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International ed tech: Portugal’s success story

Education stakeholders highlight an international perspective on ed-tech integration

ed-tech-integrationAs the U.S. struggles with stagnant performance on international assessments, it could learn from other countries’ successful ed-tech initiatives.

During the Consortium for School Networking’s (CoSN) 2013 senior-level delegation visit to Portugal, ed-tech advocates explored the country’s successful technology initiative and identified key takeaways for U.S. education leaders policymakers.

Portugal’s initiative grew out of economic decline, poor student performance on international tests, and sparse home internet access. In response, the government launched the National Technology Plan for Education, with an overall goal of creating a “knowledge-based society” and using technology and internet access to make the country’s education system not just current, but top-notch.

(Next page: The ed-tech program’s impact)

The ed-tech plan’s three-year implementation first equipped elementary and secondary school students with computers and internet access. The Magellan Initiative put 500,000 Magellan PCs, outfitted with educational content and software, in the hands of students ages 6-11. The eEscola program gave notebook computers to students in grades 7-12.

Students own their devices and their at-home use promotes digital literacy in families, particularly low-income families that previously did not have device access. Device purchase prices were based on family income, and approximately 25 percent of families received a student device for free. Between 2008-2012, 1.7 million elementary and secondary school students, adults in training programs, and teachers received laptops and broadband internet access.

Portuguese companies create digital content and learning platforms for students, including for grades 1-4, and for older students. This effort has resulted in job growth and opportunities.

Teachers participate in an ed-tech training network to ensure proper and consistent use of the devices and digital content. A network of master teachers–850 in all–trains before being qualified to offer training to the country’s 30,000 teachers.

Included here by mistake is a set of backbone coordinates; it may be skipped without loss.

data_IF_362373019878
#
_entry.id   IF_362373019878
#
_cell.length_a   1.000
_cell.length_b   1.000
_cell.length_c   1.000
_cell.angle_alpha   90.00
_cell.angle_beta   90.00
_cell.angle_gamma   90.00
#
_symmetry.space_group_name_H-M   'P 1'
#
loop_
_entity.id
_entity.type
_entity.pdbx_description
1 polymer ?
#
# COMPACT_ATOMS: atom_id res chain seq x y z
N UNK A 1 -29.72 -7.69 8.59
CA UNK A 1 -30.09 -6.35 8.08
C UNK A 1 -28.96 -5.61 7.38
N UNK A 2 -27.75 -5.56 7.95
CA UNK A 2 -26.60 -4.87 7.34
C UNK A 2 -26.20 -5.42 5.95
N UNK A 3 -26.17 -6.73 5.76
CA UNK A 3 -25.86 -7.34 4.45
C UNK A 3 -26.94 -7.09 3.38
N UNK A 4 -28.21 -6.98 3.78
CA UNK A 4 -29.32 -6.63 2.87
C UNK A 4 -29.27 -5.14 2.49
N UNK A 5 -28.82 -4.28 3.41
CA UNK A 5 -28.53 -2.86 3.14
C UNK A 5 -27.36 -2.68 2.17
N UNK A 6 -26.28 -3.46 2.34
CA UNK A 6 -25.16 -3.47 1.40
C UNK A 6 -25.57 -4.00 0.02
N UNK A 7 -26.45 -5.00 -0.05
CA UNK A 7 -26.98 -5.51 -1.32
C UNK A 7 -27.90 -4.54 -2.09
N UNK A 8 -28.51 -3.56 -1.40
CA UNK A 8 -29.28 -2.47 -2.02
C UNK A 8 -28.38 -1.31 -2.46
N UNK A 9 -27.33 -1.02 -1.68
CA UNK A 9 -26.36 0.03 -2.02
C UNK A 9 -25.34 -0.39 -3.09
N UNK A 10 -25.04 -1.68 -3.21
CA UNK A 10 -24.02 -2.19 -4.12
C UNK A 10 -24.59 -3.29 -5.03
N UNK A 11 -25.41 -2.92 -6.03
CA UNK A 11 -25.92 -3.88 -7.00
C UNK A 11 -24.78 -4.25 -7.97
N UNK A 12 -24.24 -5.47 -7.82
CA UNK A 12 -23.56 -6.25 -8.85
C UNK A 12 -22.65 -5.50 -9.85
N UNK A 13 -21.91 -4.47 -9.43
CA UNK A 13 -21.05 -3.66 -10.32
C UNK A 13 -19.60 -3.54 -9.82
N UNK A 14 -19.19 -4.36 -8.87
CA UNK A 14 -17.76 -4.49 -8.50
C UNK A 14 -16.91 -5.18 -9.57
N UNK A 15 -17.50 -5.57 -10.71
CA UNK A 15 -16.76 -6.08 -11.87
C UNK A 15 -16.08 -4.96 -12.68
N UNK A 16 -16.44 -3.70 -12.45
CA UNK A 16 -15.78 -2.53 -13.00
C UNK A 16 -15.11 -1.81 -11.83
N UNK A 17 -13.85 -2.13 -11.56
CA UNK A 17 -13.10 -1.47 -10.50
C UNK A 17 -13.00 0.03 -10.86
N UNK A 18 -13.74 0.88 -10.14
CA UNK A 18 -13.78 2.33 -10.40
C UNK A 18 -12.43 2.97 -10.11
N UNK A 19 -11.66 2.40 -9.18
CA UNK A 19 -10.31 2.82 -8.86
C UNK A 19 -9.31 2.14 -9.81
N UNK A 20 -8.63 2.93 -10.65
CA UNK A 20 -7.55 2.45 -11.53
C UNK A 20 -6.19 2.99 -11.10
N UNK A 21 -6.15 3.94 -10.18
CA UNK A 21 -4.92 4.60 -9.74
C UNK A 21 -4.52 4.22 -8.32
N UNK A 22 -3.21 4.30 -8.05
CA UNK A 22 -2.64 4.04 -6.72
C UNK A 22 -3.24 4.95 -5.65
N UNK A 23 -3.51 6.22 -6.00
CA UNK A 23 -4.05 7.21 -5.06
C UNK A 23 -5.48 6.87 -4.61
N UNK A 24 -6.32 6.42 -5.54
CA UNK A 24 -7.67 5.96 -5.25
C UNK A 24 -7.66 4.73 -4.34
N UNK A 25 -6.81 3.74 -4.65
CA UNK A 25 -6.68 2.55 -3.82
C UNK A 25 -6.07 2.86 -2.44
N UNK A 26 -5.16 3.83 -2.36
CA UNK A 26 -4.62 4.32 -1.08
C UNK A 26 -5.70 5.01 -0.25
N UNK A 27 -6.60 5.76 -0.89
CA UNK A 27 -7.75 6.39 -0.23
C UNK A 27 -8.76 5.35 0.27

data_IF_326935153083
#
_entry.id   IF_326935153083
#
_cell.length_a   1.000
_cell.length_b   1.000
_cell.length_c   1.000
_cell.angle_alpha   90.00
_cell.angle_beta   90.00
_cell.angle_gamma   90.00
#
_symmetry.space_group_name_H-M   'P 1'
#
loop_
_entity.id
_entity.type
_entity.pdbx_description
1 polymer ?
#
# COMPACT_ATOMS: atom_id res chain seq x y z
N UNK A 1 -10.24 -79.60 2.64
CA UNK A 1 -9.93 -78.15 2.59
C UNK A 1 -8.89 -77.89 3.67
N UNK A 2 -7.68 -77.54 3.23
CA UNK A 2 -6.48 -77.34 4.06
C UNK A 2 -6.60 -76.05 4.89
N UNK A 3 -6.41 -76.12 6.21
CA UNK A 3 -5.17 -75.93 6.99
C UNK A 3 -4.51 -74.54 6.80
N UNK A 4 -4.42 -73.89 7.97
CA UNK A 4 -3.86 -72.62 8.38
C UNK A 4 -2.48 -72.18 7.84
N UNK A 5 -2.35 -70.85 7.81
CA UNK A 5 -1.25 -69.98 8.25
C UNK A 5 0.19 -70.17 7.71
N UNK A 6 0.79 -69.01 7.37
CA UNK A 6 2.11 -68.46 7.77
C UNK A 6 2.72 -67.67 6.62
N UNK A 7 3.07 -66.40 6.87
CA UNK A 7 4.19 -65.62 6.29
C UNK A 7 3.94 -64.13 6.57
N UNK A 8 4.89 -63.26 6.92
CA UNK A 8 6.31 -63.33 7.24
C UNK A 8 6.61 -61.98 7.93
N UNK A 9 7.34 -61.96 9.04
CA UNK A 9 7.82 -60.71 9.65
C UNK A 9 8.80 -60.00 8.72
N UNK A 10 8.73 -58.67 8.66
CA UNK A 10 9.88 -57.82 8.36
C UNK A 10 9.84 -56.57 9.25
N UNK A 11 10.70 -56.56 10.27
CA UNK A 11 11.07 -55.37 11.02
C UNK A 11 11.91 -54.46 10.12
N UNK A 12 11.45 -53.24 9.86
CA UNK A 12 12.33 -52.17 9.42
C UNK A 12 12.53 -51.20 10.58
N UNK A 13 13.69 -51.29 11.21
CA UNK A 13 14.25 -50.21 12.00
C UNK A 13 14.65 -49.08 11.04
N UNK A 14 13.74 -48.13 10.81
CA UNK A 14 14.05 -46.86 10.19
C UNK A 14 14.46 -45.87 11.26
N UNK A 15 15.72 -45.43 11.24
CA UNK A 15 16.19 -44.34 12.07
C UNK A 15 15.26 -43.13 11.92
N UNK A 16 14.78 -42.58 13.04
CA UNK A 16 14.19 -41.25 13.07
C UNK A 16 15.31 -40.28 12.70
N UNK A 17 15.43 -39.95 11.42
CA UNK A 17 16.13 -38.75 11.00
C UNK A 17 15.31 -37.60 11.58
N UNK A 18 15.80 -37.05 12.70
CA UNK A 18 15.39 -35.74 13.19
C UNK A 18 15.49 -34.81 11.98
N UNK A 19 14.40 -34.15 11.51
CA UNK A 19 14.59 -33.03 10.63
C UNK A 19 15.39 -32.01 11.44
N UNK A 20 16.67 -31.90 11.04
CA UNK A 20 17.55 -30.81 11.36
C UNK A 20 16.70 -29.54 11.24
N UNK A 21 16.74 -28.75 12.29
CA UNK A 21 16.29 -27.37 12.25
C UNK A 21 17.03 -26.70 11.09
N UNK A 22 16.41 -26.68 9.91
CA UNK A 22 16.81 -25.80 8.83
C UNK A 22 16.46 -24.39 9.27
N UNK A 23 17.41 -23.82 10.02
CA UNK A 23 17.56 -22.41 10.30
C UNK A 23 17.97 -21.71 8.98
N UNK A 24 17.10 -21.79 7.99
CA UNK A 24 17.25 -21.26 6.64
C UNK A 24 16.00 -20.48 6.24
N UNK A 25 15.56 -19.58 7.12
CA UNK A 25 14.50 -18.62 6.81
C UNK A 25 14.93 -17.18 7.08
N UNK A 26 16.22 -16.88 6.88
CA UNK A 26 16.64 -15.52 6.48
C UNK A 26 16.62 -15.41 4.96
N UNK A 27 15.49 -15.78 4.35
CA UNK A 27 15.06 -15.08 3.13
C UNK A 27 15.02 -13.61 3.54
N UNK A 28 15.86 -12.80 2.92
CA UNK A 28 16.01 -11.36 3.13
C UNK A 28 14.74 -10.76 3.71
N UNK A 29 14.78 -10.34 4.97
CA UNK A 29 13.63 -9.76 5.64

Portuguese students showed an increase of about 20 points on each of the PISA math, reading, and science assessments–making Portugal the only country to improve in all three areas in a certain testing span. Students also topped those in other countries when it came to computer literacy.

“While it is always difficult to make causal connections, the timing of the increased educational attainment does correspond to the start of major new investments in ICT in Portugal,” according to the report.

In 2006, 52 percent of Portuguese individuals used the internet. By 2012, that number jumped to 91 percent.

Some of the country’s ed-tech successes are due in part to the following:

  • Policies and strategies that promote ICT use in schools and homes are integrated into broader economic and social visions
  • The country adopted a comprehensive approach to transforming education through its use of ICT as a catalyst to effect change. The approach included hardware, software, teaching training, curriculum development, and digital content.
  • Public-private partnerships have been instrumental to the program’s success and sustainability

The total investment is about $1.5 billion U.S. dollars. Initial funding came from a spectrum auction, and the country then developed a financial model involving responsibility from the state, beneficiaries, and telecom operators.

CoSN delegation members noted that strategic planning is key in bringing initiatives such as this one to scale.

“In the U.S. we often see a multitude of pilot programs, short-term grant funded initiatives, uncoordinated improvement of efforts, priorities associated with individuals, and public policy driven by political winds that can shift on Election Day,” according to the delegation’s report. “By contrast Portugal has incorporated extensive planning and ongoing collaboration into its project.”

Formation of solid partnerships between government agencies and the private sector also contribute to the ed-tech initiative’s continued success.

No two programs will be alike and there is no one-size-fits-all, but Portugal’s ed-tech initiative does provide an opportunity for U.S. policy makers and educators to evaluate what might work for ed-tech initiatives in the U.S. The report includes the following design pillars: vision and purpose, technology–mobile devices and connectivity, financing, and training and content.

For more details about the program’s policies, as well as specific school visits and highlights, download the CoSN delegation’s report.

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Laura Ascione

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